A Funny Java Flavoured Look at the World

Thursday, June 22, 2006

Function pointers in Java

I was writing some code this week where I passed in an interface which was used in the internal working of the code. I had seen this used once in the Collections framework where you pass in the comparator interface.

I will let Sun describe the Comparator Interface, here's a link if you wanna read it all http://java.sun.com/j2se/1.4.2/docs/api/java/lang/Comparable.html

"This interface imposes a total ordering on the objects of each class that implements it. This ordering is referred to as the class's natural ordering, and the class's compareTo method is referred to as its natural comparison method.

Lists (and arrays) of objects that implement this interface can be sorted automatically by Collections.sort (and Arrays.sort). Objects that implement this interface can be used as keys in a sorted map or elements in a sorted set, without the need to specify a comparator."

here is the method summary

int compareTo(Object o)
Compares this object with the specified object for order.

Basically it is used if you want to add a method to sort objects of the same type because the objects will be sorted using your compareTo code.
When you are using the comparator when sorting a collection you pass in the comparator and then when the Sorting code is run it does something like

Comparator.compareTo

so it uses the code you have written in the compareTo method with some other sorting code. What is really happening here is that you have passed a function into a class/method.

Why am I talking about his well it was because I didn't know what doing this was called but I have been using this and creating interfaces to pass into a class to change how the class acts. I didn't really know if this had a name but I refer to it as the Interface Framework Pattern. The reason I call it that is because the class you are passing the interface into then becomes a framework and the interface you pass in, fits into the framework of the class but alters what the code the framework runs.

Whilst wondering what this was called I read item 22 in my Effective Java book by Joshua Bloch and he has a section called substitutes for C Constructs (I haven't ever programmed in C) and item 22 is called "Replace function pointers with classes and interfaces" and he describes what I had been doing with my classes but in a much better way and with good grammar and no spelling mistakes.

He states that this type of code is basically using the Strategy method to swap strategies or a sorting pattern in the comparators case. Effective Java also recommends that you make the class a Singleton because you it doesn't hold any instance variables. I hadn't done this on mine, so I nipped back and made a few changes.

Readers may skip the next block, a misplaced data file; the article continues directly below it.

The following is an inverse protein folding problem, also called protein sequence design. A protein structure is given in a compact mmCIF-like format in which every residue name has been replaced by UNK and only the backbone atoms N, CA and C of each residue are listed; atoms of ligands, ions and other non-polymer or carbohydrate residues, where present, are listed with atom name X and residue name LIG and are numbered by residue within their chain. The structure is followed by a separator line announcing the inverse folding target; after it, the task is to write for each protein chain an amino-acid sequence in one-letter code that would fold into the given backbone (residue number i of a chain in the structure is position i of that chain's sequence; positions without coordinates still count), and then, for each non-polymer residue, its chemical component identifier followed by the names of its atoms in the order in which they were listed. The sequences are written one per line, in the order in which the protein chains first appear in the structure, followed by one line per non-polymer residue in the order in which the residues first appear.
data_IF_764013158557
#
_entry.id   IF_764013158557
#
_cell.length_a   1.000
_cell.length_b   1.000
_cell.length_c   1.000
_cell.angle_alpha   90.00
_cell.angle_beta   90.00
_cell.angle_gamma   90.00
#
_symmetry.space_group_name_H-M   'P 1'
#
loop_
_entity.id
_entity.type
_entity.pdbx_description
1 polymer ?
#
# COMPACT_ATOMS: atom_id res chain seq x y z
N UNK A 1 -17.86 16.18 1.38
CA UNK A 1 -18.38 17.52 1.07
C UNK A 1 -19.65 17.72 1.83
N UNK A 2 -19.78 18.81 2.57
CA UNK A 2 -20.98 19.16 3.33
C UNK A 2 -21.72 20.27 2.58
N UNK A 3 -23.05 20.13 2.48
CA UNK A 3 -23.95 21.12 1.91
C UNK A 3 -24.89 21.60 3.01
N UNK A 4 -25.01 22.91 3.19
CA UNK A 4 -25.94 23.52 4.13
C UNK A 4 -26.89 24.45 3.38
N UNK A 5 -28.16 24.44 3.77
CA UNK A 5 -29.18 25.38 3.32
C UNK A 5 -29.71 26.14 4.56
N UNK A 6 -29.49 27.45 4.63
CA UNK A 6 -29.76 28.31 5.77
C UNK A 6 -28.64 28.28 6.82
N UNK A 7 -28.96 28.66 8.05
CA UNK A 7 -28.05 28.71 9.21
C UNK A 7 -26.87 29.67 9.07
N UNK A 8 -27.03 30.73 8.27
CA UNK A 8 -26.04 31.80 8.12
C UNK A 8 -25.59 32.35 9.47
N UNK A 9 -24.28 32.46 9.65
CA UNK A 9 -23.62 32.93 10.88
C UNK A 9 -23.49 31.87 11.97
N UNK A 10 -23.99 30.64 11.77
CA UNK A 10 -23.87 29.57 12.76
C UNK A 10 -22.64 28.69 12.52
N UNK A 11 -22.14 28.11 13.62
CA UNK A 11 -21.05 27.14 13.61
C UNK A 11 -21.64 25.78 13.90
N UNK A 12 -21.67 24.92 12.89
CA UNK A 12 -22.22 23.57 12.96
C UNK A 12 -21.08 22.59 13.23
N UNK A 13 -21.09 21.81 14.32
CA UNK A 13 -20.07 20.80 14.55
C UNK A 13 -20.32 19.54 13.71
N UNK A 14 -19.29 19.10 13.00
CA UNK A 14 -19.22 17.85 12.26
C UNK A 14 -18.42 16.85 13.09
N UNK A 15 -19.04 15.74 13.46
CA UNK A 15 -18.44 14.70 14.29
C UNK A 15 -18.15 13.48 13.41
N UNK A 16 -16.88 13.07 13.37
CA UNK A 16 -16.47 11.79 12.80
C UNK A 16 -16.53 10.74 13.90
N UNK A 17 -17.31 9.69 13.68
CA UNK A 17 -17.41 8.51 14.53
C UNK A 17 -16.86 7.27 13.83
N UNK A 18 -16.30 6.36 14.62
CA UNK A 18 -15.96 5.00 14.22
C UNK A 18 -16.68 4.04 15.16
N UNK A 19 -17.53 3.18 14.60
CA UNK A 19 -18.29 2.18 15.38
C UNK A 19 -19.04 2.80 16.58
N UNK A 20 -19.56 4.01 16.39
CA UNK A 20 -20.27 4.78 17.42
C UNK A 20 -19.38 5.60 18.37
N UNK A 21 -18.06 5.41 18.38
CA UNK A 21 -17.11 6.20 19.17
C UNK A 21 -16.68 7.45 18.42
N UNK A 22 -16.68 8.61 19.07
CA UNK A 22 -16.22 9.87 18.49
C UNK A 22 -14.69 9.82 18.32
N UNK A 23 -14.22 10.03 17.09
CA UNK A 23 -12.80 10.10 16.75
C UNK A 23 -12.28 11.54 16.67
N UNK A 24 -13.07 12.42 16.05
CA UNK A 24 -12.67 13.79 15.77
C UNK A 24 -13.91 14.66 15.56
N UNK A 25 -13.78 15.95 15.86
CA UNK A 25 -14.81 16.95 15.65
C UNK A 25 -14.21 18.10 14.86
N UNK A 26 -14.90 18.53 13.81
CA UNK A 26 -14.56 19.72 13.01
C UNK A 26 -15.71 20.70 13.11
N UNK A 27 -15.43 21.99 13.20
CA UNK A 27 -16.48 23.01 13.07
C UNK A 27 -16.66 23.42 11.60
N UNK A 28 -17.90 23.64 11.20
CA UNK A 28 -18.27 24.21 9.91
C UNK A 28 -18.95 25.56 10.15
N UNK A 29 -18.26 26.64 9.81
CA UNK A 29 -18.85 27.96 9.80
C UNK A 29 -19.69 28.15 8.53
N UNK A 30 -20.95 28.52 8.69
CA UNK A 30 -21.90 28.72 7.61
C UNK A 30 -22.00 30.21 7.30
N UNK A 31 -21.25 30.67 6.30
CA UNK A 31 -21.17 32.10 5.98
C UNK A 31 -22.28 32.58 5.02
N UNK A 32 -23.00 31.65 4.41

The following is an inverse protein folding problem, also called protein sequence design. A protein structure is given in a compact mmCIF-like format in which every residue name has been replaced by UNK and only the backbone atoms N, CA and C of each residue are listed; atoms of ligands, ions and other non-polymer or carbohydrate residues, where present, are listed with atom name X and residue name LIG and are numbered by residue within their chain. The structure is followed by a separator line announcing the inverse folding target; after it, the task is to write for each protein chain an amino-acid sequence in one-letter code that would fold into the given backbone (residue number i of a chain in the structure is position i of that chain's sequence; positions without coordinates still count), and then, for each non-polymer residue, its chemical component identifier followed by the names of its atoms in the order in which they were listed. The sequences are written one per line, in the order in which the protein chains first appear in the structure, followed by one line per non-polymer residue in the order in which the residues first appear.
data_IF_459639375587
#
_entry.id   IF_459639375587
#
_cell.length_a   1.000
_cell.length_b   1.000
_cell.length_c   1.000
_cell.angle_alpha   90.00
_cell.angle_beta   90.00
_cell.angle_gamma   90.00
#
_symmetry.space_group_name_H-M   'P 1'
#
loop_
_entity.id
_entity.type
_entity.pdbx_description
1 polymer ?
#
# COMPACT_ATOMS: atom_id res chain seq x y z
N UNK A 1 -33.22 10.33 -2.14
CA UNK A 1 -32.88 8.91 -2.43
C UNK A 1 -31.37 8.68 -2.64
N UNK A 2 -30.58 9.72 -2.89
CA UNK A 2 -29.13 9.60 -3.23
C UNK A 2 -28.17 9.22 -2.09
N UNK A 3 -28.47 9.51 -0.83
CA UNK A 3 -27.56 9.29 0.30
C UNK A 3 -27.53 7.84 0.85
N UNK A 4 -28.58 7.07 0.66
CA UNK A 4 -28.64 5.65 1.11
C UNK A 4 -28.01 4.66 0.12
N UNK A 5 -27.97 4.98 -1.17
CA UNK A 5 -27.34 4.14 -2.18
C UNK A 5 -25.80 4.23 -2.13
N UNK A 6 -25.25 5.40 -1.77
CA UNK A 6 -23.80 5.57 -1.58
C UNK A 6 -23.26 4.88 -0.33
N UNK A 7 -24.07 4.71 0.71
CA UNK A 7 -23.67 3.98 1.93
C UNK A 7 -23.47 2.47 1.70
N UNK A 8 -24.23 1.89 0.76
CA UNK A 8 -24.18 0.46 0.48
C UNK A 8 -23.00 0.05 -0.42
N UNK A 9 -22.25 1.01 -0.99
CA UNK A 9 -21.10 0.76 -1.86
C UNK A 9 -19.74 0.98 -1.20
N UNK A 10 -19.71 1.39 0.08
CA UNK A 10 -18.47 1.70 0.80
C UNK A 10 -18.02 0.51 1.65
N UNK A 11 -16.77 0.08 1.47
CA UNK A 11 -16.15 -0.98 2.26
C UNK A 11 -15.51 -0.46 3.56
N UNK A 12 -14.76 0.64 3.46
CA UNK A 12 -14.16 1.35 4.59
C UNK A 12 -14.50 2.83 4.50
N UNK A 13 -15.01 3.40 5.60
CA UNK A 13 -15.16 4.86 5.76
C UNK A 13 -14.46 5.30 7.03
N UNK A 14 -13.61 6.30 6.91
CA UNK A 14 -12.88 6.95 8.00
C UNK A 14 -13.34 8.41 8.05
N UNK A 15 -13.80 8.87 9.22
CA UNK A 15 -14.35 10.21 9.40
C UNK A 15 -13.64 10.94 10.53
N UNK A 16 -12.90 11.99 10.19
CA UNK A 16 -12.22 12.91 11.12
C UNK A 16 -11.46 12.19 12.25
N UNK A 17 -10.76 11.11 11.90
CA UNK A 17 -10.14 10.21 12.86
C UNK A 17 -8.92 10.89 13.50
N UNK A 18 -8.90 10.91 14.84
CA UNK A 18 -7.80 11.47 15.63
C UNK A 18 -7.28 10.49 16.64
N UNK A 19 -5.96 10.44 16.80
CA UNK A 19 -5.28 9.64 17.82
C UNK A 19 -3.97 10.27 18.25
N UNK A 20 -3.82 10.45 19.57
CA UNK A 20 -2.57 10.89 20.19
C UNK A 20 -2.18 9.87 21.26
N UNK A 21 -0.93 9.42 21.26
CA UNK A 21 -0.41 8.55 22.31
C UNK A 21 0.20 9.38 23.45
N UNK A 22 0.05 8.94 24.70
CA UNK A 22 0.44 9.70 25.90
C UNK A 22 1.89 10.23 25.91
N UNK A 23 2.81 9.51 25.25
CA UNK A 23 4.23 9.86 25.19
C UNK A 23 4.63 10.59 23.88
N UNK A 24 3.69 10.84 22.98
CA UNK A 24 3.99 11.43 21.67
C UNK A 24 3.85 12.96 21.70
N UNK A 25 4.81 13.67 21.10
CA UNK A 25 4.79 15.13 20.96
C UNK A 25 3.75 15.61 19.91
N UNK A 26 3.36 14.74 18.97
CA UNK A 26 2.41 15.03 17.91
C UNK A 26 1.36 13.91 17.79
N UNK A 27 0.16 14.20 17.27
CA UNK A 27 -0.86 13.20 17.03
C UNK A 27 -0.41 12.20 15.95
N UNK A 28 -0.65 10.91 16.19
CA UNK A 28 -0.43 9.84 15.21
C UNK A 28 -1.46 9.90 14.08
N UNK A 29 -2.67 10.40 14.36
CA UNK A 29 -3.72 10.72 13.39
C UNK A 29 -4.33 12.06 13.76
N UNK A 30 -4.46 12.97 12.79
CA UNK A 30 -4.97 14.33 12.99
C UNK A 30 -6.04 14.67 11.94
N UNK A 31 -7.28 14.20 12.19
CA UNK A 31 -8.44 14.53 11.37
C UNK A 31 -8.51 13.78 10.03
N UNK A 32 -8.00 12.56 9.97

The examples of the code where for similar type of things. The first was reading in a text file and the second was for polling/watching a directory for a text file.

For the polling a directory example I used the FileAction Interface with the two methods, directoryChecking which returned a boolean and Action. The DirectoryWatcher class was the framework and it was passed in the FileAction interface assigned the value of my concrete class implementing the FileAction Interface. The DirectoryWatcher extended the TimerTask and every 30 minutes set off it's run() method. In the run method I took the Interface and did

FileAction.directoryChecking - this method checked for a certain file.

if the directoryChecking returned true then I would run the FileAction.Action()

Which in this case would process the file. If someone else wants to check a directory then they could right a concrete class that implements the FileAction interface and change the type of file or files to check for and then write a different action and not have to change the framework class.

What I really like about this coding style is that by taking the Interface as a parameter rather than implementing it the methods can be kept private and not accessible outside of the class. Initially I thought about using an abstract class to achieve a similar result but I would have had to make the methods protected so that they weren't visible outside of the package.

3 Comments:

  • If you're interested in exploring other design patterns like the Strategy pattern, I recommend Head First Design Patterns. Its "Head First" approach can approach the chessiness threshold sometimes, but it really is written in a visual, understandable way with a lot of actual (if contrived) Java code. It also explains what good OO principles each pattern exemplifies, and it even gives guidance on when to use and not use a given pattern. Just don't go overboard on breaking out design patterns, or you'll support the "Java programmers overengineer" stereotype.

    By Blogger Art Vandalay, at Thu Jun 22, 06:03:00 pm 2006  

  • I endorse Art's comment regarding Head First Design Patterns. It is very cheesy in approach but very clear about the patterns themselves. I found that I could only take the cheesiness in small quantities so I needed to dip into the book for short periods at a time.

    By Blogger Gordon J Milne, at Thu Jun 29, 12:47:00 am 2006  

  • Also check out Functors in the Apache Jakarta Commons project: http://jakarta.apache.org/commons/sandbox/functor/.

    By Anonymous Anonymous, at Thu Jun 29, 03:27:00 am 2006  

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